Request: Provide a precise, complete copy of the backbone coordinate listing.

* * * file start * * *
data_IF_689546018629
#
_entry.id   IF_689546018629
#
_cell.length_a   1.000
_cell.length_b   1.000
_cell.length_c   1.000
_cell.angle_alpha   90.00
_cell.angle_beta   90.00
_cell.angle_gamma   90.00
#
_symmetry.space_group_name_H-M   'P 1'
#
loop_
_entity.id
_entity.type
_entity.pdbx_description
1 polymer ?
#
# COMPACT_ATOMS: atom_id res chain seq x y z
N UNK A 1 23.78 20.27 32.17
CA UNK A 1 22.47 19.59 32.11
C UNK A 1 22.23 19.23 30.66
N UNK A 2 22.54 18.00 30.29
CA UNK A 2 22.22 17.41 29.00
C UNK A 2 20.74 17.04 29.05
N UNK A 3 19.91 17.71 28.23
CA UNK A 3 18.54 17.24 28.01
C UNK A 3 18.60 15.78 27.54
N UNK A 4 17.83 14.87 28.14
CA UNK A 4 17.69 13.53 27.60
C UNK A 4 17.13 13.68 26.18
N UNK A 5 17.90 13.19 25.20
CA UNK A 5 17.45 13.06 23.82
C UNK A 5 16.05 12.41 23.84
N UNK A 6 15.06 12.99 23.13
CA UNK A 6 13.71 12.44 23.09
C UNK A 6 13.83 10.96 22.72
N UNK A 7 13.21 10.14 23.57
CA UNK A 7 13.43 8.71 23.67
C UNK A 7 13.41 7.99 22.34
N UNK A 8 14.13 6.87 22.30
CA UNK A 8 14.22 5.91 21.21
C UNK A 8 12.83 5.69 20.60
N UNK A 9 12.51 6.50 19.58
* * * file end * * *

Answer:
data_IF_689546018629
#
_entry.id   IF_689546018629
#
_cell.length_a   1.000
_cell.length_b   1.000
_cell.length_c   1.000
_cell.angle_alpha   90.00
_cell.angle_beta   90.00
_cell.angle_gamma   90.00
#
_symmetry.space_group_name_H-M   'P 1'
#
loop_
_entity.id
_entity.type
_entity.pdbx_description
1 polymer ?
#
# COMPACT_ATOMS: atom_id res chain seq x y z
N UNK A 1 23.78 20.27 32.17
CA UNK A 1 22.47 19.59 32.11
C UNK A 1 22.23 19.23 30.66
N UNK A 2 22.54 18.00 30.29
CA UNK A 2 22.22 17.41 29.00
C UNK A 2 20.74 17.04 29.05
N UNK A 3 19.91 17.71 28.23
CA UNK A 3 18.54 17.24 28.01
C UNK A 3 18.60 15.78 27.54
N UNK A 4 17.83 14.87 28.14
CA UNK A 4 17.69 13.53 27.60
C UNK A 4 17.13 13.68 26.18
N UNK A 5 17.90 13.19 25.20
CA UNK A 5 17.45 13.06 23.82
C UNK A 5 16.05 12.41 23.84
N UNK A 6 15.06 12.99 23.13
CA UNK A 6 13.71 12.44 23.09
C UNK A 6 13.83 10.96 22.72
N UNK A 7 13.21 10.14 23.57
CA UNK A 7 13.43 8.71 23.67
C UNK A 7 13.41 7.99 22.34
N UNK A 8 14.13 6.87 22.30
CA UNK A 8 14.22 5.91 21.21
C UNK A 8 12.83 5.69 20.60
N UNK A 9 12.51 6.50 19.58